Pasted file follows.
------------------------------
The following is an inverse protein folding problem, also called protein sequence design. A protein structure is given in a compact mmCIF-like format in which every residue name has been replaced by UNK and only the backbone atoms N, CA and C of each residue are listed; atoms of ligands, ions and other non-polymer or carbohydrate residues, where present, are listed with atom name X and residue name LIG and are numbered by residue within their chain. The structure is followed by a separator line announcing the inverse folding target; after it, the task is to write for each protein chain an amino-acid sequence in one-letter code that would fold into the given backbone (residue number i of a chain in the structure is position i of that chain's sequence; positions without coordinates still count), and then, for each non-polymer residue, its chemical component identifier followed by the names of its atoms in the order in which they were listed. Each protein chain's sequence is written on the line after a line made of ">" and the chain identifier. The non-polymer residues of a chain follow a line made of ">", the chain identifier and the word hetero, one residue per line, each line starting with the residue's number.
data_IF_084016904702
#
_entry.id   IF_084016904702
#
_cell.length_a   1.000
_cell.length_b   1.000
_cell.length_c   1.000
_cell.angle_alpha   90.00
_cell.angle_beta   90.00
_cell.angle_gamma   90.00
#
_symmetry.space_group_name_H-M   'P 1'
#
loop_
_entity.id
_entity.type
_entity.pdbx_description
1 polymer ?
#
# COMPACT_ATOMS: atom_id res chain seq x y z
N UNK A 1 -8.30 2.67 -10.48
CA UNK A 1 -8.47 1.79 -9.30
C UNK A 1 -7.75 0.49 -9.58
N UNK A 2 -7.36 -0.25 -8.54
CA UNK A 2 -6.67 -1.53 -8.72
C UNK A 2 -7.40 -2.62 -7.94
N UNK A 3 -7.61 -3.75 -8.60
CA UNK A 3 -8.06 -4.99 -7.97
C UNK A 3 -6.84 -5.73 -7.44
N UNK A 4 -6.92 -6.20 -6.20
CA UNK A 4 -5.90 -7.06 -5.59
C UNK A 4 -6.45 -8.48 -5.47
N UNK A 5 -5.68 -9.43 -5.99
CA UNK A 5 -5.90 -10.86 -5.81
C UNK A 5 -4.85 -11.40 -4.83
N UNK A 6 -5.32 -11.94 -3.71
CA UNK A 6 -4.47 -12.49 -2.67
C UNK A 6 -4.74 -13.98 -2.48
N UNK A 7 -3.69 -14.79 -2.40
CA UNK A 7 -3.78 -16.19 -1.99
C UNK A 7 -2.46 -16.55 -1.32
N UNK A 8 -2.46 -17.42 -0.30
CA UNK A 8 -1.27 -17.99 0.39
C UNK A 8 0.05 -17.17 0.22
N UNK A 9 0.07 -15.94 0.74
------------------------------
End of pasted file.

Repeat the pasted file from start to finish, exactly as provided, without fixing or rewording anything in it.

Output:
The following is an inverse protein folding problem, also called protein sequence design. A protein structure is given in a compact mmCIF-like format in which every residue name has been replaced by UNK and only the backbone atoms N, CA and C of each residue are listed; atoms of ligands, ions and other non-polymer or carbohydrate residues, where present, are listed with atom name X and residue name LIG and are numbered by residue within their chain. The structure is followed by a separator line announcing the inverse folding target; after it, the task is to write for each protein chain an amino-acid sequence in one-letter code that would fold into the given backbone (residue number i of a chain in the structure is position i of that chain's sequence; positions without coordinates still count), and then, for each non-polymer residue, its chemical component identifier followed by the names of its atoms in the order in which they were listed. Each protein chain's sequence is written on the line after a line made of ">" and the chain identifier. The non-polymer residues of a chain follow a line made of ">", the chain identifier and the word hetero, one residue per line, each line starting with the residue's number.
data_IF_084016904702
#
_entry.id   IF_084016904702
#
_cell.length_a   1.000
_cell.length_b   1.000
_cell.length_c   1.000
_cell.angle_alpha   90.00
_cell.angle_beta   90.00
_cell.angle_gamma   90.00
#
_symmetry.space_group_name_H-M   'P 1'
#
loop_
_entity.id
_entity.type
_entity.pdbx_description
1 polymer ?
#
# COMPACT_ATOMS: atom_id res chain seq x y z
N UNK A 1 -8.30 2.67 -10.48
CA UNK A 1 -8.47 1.79 -9.30
C UNK A 1 -7.75 0.49 -9.58
N UNK A 2 -7.36 -0.25 -8.54
CA UNK A 2 -6.67 -1.53 -8.72
C UNK A 2 -7.40 -2.62 -7.94
N UNK A 3 -7.61 -3.75 -8.60
CA UNK A 3 -8.06 -4.99 -7.97
C UNK A 3 -6.84 -5.73 -7.44
N UNK A 4 -6.92 -6.20 -6.20
CA UNK A 4 -5.90 -7.06 -5.59
C UNK A 4 -6.45 -8.48 -5.47
N UNK A 5 -5.68 -9.43 -5.99
CA UNK A 5 -5.90 -10.86 -5.81
C UNK A 5 -4.85 -11.40 -4.83
N UNK A 6 -5.32 -11.94 -3.71
CA UNK A 6 -4.47 -12.49 -2.67
C UNK A 6 -4.74 -13.98 -2.48
N UNK A 7 -3.69 -14.79 -2.40
CA UNK A 7 -3.78 -16.19 -1.99
C UNK A 7 -2.46 -16.55 -1.32
N UNK A 8 -2.46 -17.42 -0.30
CA UNK A 8 -1.27 -17.99 0.39
C UNK A 8 0.05 -17.17 0.22
N UNK A 9 0.07 -15.94 0.74